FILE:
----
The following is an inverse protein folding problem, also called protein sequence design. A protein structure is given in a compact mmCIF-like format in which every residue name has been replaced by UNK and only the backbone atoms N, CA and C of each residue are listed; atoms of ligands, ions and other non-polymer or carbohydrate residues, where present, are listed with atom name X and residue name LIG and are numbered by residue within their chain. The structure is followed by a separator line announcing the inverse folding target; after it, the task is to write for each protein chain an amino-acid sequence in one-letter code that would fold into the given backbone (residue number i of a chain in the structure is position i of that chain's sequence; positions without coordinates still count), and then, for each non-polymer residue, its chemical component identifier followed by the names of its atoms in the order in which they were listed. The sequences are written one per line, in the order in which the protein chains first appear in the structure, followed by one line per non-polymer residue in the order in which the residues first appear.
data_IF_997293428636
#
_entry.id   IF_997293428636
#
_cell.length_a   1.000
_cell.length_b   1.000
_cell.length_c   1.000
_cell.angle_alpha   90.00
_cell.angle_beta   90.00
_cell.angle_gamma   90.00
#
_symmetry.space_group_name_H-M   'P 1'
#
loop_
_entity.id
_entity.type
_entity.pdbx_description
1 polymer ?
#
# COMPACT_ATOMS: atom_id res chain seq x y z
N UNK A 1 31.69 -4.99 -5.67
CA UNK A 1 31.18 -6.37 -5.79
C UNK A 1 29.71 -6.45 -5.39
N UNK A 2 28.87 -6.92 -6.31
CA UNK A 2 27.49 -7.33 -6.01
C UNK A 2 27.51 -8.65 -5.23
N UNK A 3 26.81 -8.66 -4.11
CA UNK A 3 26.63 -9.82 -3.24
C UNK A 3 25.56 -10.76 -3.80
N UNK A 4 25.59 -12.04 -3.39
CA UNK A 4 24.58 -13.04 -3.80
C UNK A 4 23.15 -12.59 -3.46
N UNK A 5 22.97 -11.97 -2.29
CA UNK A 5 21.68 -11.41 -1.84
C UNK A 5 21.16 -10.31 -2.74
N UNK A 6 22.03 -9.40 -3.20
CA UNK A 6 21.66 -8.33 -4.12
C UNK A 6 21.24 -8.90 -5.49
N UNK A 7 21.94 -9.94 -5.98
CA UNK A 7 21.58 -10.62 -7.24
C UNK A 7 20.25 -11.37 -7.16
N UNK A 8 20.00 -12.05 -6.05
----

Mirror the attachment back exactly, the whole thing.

The following is an inverse protein folding problem, also called protein sequence design. A protein structure is given in a compact mmCIF-like format in which every residue name has been replaced by UNK and only the backbone atoms N, CA and C of each residue are listed; atoms of ligands, ions and other non-polymer or carbohydrate residues, where present, are listed with atom name X and residue name LIG and are numbered by residue within their chain. The structure is followed by a separator line announcing the inverse folding target; after it, the task is to write for each protein chain an amino-acid sequence in one-letter code that would fold into the given backbone (residue number i of a chain in the structure is position i of that chain's sequence; positions without coordinates still count), and then, for each non-polymer residue, its chemical component identifier followed by the names of its atoms in the order in which they were listed. The sequences are written one per line, in the order in which the protein chains first appear in the structure, followed by one line per non-polymer residue in the order in which the residues first appear.
data_IF_997293428636
#
_entry.id   IF_997293428636
#
_cell.length_a   1.000
_cell.length_b   1.000
_cell.length_c   1.000
_cell.angle_alpha   90.00
_cell.angle_beta   90.00
_cell.angle_gamma   90.00
#
_symmetry.space_group_name_H-M   'P 1'
#
loop_
_entity.id
_entity.type
_entity.pdbx_description
1 polymer ?
#
# COMPACT_ATOMS: atom_id res chain seq x y z
N UNK A 1 31.69 -4.99 -5.67
CA UNK A 1 31.18 -6.37 -5.79
C UNK A 1 29.71 -6.45 -5.39
N UNK A 2 28.87 -6.92 -6.31
CA UNK A 2 27.49 -7.33 -6.01
C UNK A 2 27.51 -8.65 -5.23
N UNK A 3 26.81 -8.66 -4.11
CA UNK A 3 26.63 -9.82 -3.24
C UNK A 3 25.56 -10.76 -3.80
N UNK A 4 25.59 -12.04 -3.39
CA UNK A 4 24.58 -13.04 -3.80
C UNK A 4 23.15 -12.59 -3.46
N UNK A 5 22.97 -11.97 -2.29
CA UNK A 5 21.68 -11.41 -1.84
C UNK A 5 21.16 -10.31 -2.74
N UNK A 6 22.03 -9.40 -3.20
CA UNK A 6 21.66 -8.33 -4.12
C UNK A 6 21.24 -8.90 -5.49
N UNK A 7 21.94 -9.94 -5.98
CA UNK A 7 21.58 -10.62 -7.24
C UNK A 7 20.25 -11.37 -7.16
N UNK A 8 20.00 -12.05 -6.05